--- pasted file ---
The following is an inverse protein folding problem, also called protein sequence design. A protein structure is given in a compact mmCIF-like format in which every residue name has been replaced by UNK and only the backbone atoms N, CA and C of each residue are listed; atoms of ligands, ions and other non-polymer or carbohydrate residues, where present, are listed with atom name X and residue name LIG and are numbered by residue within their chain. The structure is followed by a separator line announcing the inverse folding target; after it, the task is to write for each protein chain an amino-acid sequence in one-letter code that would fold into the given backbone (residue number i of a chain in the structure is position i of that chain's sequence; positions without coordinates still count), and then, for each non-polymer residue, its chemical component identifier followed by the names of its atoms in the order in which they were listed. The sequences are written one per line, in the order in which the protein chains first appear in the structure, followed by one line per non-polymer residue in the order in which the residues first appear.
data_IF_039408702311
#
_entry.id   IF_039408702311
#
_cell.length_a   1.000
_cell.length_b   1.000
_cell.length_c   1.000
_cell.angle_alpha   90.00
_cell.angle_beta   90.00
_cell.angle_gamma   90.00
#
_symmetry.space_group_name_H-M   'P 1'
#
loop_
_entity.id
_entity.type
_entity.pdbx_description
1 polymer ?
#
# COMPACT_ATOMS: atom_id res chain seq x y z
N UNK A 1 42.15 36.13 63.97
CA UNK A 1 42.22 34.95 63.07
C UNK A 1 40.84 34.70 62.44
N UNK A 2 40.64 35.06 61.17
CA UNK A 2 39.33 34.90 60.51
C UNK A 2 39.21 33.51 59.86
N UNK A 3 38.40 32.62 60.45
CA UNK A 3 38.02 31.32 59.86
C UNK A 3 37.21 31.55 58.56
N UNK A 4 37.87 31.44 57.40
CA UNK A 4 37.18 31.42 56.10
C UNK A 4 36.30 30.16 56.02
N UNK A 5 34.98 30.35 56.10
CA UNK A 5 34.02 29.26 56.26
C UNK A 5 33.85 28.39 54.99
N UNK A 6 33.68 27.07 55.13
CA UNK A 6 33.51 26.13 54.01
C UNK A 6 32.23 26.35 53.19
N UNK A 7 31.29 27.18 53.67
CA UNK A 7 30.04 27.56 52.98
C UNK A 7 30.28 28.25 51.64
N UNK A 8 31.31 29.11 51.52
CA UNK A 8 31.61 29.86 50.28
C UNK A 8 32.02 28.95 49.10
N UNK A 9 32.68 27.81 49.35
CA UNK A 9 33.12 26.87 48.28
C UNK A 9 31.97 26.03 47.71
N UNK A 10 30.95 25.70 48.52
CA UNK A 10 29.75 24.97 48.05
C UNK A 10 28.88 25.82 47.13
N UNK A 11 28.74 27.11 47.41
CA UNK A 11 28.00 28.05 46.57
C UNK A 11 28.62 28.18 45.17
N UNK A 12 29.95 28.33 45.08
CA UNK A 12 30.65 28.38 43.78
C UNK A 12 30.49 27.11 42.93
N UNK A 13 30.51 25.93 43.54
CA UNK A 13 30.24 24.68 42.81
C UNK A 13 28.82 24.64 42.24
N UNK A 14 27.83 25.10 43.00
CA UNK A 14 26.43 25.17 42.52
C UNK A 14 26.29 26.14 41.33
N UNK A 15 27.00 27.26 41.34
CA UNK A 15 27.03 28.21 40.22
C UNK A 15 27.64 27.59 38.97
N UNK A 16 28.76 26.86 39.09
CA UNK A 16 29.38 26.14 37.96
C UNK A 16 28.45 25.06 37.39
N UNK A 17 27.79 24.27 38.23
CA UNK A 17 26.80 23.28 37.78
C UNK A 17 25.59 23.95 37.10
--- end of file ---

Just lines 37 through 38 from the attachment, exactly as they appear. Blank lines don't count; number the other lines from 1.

N UNK A 6 33.68 27.07 55.13
CA UNK A 6 33.51 26.13 54.01